Add a swimming pool. With a pool, a seller can impress buyers who want to have a nice backyard. With a pool, residents can splash in the water and escape the summer heat. Even when a person does not use it, they will enjoy looking at it and showing the yard off to friends. Plus, you can heat your pool with solar panels!

Upgrade your front door. When putting on a new front door, a homeowner can add value to the property simply through the enhanced curb appeal. This is a great investment to make as most people, upon seeing the house for the first time, will notice and old or outdated door. Furthermore, a buyer can get a door with extra security features which will make the residents feel at ease.

Redo your garden. There’s nothing more satisfying than a home with a nice garden full of beautiful plants. To take it further and attract more people, a homeowner should set up a garden with native plants. Make your garden more eco-friendly and protect the natural habitat by using plants from the area which fit in better with the surrounding scenery. IF you want to really conserve water, try a decorative stone garden or wood chips.

We hope you found this blog to be helpful and informative as you consider ways to increase the value of your home!

California Solar Energy Overhaul and Why Switching to Solar Makes Sense

For many home owners in California, the increasing cost of energy has become a major concern. The results of the economic glut are still being felt in many California homes, and as a result, homeowners are beginning to consider cheaper, affordable and cost effective solar energy. With the rising cost of living and mortgage rates, many homeowners have begun to shun traditional energy utilities for cheaper and friendlier solar energy.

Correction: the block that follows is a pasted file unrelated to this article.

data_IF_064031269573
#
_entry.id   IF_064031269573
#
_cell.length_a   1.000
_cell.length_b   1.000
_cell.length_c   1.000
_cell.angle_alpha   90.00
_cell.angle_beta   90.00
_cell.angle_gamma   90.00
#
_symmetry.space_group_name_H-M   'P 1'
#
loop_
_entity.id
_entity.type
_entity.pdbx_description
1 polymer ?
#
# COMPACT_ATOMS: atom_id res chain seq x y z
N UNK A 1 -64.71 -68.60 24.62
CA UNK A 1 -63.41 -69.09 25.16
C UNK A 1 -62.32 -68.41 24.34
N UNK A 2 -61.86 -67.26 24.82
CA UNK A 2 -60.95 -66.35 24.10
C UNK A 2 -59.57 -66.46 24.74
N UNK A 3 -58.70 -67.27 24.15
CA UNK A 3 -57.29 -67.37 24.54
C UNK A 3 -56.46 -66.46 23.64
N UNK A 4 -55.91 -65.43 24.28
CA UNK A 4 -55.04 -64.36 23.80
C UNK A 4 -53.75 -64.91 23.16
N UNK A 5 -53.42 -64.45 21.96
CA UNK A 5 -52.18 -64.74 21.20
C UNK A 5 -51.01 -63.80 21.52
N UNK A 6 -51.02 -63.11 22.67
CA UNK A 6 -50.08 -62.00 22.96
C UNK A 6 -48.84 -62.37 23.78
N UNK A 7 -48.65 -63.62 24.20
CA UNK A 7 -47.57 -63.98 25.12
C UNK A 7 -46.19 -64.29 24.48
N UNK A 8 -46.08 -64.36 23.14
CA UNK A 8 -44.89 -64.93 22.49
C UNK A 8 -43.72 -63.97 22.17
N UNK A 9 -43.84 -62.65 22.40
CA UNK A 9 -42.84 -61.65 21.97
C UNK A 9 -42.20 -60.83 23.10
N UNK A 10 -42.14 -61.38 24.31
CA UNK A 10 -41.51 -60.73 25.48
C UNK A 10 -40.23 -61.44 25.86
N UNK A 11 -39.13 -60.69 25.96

California recently approved AB 327 which is meant to introduce radical changes in the energy sector particularly when it comes to reviewing current electricity rates. The bill will attempt to address the “affordability crisis” that some homeowners face. These efforts come at a time when California home owners and businesses have already begun making substantial investments in solar energy.

Basically, AB-327 is a rate reform bill that addresses inequities with electricity rates. In a message from Governor Jerry Brown [1] concerning AB-327 he explained that it is meant to “protect low income energy users and maintain incentives for renewable energy investments”.

In the solar industry, the biggest question surrounding this legislation is simple: how will these changes affect homeowner’s interest in switching to solar energy? How does AB 3327 help or hurt the likelihood that homeowners will install solar panels?